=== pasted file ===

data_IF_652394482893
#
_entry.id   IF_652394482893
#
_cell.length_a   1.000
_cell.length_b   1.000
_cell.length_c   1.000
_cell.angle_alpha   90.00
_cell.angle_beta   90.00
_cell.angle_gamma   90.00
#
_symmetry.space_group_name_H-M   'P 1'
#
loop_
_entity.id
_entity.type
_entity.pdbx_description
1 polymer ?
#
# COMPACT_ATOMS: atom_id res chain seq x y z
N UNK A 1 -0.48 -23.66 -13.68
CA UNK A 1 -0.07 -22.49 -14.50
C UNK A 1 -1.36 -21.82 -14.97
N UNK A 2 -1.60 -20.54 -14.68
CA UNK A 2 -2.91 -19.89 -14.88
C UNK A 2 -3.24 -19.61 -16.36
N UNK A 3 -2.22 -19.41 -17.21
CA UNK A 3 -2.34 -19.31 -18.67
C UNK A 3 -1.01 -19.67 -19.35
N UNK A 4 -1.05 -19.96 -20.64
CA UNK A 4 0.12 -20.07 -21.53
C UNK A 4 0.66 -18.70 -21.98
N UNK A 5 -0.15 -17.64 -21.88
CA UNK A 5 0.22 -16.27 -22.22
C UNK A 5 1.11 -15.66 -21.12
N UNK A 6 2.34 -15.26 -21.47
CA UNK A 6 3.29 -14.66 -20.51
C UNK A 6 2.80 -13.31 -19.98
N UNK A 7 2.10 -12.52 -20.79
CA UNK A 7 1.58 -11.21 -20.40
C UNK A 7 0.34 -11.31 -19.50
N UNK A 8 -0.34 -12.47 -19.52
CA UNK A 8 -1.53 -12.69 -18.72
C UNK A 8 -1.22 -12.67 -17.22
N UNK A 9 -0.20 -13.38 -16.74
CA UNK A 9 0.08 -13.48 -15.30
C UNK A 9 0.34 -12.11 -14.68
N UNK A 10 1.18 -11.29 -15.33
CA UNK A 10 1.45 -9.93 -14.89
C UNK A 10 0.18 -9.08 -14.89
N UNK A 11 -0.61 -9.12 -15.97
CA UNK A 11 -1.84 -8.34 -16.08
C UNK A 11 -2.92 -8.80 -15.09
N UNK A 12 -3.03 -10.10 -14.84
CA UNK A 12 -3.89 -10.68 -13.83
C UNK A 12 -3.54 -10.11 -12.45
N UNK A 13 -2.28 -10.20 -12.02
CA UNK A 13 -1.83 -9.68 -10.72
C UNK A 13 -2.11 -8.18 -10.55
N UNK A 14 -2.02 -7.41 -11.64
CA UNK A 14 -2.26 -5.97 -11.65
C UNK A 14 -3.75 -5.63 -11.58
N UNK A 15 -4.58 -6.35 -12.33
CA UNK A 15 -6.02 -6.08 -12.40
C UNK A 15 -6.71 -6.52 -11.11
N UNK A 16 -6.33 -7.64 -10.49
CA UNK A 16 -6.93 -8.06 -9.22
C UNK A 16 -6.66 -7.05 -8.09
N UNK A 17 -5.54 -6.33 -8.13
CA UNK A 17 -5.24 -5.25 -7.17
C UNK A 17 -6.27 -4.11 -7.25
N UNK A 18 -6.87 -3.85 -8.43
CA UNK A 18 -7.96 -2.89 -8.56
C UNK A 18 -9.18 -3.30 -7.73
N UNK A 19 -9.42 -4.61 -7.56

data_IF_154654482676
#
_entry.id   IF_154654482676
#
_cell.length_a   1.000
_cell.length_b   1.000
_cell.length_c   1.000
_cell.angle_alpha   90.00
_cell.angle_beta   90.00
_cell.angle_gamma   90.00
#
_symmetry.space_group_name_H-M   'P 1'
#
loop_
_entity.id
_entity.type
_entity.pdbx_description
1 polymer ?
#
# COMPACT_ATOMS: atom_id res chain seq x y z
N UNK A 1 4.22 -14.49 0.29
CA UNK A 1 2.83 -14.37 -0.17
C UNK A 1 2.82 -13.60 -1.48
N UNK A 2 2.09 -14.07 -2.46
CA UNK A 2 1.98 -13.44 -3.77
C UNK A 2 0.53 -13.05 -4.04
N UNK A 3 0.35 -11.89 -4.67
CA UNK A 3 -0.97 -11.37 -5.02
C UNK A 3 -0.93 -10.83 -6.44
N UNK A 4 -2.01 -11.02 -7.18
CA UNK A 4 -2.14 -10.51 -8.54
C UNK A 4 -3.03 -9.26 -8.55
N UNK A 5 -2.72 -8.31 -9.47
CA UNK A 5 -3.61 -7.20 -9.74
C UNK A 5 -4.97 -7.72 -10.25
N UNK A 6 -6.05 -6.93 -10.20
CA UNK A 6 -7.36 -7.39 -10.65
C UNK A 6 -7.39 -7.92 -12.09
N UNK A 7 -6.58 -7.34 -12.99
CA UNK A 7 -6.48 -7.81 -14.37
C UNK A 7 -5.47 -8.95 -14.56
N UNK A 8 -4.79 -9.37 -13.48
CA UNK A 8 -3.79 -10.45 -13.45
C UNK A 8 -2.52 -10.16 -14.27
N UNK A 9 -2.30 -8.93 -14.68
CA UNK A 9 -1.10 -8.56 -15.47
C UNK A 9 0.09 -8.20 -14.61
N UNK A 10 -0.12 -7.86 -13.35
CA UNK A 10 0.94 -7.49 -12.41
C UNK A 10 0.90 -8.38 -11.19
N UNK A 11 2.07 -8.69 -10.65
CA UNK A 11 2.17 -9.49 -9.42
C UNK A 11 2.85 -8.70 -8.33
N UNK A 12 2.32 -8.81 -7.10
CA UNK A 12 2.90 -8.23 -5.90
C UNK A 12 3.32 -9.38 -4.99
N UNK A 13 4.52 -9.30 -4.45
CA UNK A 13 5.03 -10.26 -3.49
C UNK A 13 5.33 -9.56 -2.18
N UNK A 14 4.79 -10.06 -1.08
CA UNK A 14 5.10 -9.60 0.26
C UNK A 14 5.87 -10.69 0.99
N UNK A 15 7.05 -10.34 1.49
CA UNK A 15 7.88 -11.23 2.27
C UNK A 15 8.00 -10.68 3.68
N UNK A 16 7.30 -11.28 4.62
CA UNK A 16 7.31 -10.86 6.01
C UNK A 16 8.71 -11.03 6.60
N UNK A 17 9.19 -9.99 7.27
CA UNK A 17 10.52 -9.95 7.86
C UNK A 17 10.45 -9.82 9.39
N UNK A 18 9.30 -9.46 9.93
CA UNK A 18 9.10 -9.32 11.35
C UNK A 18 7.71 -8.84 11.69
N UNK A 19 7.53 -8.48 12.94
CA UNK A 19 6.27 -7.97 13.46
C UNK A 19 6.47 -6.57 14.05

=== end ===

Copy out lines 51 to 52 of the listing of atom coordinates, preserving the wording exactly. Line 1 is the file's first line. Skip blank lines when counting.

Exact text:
N UNK A 11 -0.61 -9.12 -15.97
CA UNK A 11 -1.84 -8.34 -16.08